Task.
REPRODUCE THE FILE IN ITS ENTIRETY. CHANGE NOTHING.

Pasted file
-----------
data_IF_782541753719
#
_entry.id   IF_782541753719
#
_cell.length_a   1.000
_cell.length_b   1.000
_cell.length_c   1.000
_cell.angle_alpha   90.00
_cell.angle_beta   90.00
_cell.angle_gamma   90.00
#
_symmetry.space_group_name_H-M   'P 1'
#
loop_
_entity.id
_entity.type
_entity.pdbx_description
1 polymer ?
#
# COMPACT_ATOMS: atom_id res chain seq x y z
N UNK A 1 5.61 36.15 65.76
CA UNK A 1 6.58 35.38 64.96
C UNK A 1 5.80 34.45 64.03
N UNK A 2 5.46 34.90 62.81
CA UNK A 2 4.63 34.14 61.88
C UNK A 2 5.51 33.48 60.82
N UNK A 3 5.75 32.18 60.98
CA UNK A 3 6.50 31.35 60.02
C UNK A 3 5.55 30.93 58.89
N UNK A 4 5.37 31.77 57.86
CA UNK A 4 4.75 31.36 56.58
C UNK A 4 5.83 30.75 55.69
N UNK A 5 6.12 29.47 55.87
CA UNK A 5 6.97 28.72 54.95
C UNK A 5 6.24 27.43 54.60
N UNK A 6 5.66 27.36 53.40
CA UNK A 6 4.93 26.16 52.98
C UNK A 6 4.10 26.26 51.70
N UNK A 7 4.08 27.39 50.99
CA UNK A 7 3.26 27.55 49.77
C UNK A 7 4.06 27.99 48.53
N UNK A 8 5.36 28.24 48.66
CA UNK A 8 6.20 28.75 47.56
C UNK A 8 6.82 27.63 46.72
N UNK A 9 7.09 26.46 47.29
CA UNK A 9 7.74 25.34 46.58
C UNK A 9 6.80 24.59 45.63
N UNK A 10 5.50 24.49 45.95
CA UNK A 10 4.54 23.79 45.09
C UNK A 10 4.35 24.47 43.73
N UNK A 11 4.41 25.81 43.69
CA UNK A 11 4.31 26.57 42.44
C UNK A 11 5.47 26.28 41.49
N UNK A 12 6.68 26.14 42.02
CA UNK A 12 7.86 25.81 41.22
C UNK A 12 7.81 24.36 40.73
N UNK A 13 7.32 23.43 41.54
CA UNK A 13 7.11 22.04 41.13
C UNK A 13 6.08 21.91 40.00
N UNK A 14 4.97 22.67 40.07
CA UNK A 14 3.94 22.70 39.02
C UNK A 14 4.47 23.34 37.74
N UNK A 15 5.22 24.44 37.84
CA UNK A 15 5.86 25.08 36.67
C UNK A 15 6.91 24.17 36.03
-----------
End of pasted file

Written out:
data_IF_782541753719
#
_entry.id   IF_782541753719
#
_cell.length_a   1.000
_cell.length_b   1.000
_cell.length_c   1.000
_cell.angle_alpha   90.00
_cell.angle_beta   90.00
_cell.angle_gamma   90.00
#
_symmetry.space_group_name_H-M   'P 1'
#
loop_
_entity.id
_entity.type
_entity.pdbx_description
1 polymer ?
#
# COMPACT_ATOMS: atom_id res chain seq x y z
N UNK A 1 5.61 36.15 65.76
CA UNK A 1 6.58 35.38 64.96
C UNK A 1 5.80 34.45 64.03
N UNK A 2 5.46 34.90 62.81
CA UNK A 2 4.63 34.14 61.88
C UNK A 2 5.51 33.48 60.82
N UNK A 3 5.75 32.18 60.98
CA UNK A 3 6.50 31.35 60.02
C UNK A 3 5.55 30.93 58.89
N UNK A 4 5.37 31.77 57.86
CA UNK A 4 4.75 31.36 56.58
C UNK A 4 5.83 30.75 55.69
N UNK A 5 6.12 29.47 55.87
CA UNK A 5 6.97 28.72 54.95
C UNK A 5 6.24 27.43 54.60
N UNK A 6 5.66 27.36 53.40
CA UNK A 6 4.93 26.16 52.98
C UNK A 6 4.10 26.26 51.70
N UNK A 7 4.08 27.39 50.99
CA UNK A 7 3.26 27.55 49.77
C UNK A 7 4.06 27.99 48.53
N UNK A 8 5.36 28.24 48.66
CA UNK A 8 6.20 28.75 47.56
C UNK A 8 6.82 27.63 46.72
N UNK A 9 7.09 26.46 47.29
CA UNK A 9 7.74 25.34 46.58
C UNK A 9 6.80 24.59 45.63
N UNK A 10 5.50 24.49 45.95
CA UNK A 10 4.54 23.79 45.09
C UNK A 10 4.35 24.47 43.73
N UNK A 11 4.41 25.81 43.69
CA UNK A 11 4.31 26.57 42.44
C UNK A 11 5.47 26.28 41.49
N UNK A 12 6.68 26.14 42.02
CA UNK A 12 7.86 25.81 41.22
C UNK A 12 7.81 24.36 40.73
N UNK A 13 7.32 23.43 41.54
CA UNK A 13 7.11 22.04 41.13
C UNK A 13 6.08 21.91 40.00
N UNK A 14 4.97 22.67 40.07
CA UNK A 14 3.94 22.70 39.02
C UNK A 14 4.47 23.34 37.74
N UNK A 15 5.22 24.44 37.84
CA UNK A 15 5.86 25.08 36.67
C UNK A 15 6.91 24.17 36.03